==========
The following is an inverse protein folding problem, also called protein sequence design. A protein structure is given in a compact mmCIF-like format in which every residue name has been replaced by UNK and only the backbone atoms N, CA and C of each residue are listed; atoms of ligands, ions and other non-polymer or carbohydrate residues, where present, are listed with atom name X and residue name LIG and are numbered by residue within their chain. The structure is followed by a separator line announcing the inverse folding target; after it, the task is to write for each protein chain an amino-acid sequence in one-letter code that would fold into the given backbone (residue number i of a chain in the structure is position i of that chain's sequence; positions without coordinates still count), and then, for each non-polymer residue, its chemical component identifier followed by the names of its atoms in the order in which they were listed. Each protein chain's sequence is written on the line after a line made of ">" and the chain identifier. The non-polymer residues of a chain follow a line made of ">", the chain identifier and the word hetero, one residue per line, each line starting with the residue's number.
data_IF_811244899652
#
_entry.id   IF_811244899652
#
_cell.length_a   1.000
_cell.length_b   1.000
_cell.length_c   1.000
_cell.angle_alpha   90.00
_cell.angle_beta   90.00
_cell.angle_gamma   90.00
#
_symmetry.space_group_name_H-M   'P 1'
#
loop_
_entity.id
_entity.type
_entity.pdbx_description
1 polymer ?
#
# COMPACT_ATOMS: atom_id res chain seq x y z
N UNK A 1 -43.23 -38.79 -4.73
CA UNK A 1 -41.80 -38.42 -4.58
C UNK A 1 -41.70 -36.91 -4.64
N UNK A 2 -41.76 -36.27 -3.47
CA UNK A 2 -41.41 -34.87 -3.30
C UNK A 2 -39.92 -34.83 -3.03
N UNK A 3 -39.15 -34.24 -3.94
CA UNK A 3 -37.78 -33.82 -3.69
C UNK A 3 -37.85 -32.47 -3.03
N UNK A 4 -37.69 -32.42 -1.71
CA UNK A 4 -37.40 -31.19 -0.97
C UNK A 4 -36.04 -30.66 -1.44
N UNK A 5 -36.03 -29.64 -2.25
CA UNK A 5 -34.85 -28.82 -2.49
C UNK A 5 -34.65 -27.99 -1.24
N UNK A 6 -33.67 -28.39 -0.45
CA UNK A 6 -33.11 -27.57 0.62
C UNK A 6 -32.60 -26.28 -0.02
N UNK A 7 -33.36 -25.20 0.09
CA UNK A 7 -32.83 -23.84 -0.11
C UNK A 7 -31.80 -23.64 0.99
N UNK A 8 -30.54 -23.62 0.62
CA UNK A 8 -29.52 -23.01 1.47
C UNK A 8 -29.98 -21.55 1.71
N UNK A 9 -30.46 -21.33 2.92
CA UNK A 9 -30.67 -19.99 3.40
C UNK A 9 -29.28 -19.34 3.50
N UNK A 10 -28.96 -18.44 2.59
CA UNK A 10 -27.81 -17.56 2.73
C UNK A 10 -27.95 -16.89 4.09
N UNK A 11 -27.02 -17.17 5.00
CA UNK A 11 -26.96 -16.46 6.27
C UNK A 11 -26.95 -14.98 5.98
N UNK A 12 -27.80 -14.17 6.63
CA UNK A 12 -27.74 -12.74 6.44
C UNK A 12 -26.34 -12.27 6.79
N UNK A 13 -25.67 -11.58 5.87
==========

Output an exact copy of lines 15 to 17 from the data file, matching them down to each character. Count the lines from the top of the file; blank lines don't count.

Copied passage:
loop_
_entity.id
_entity.type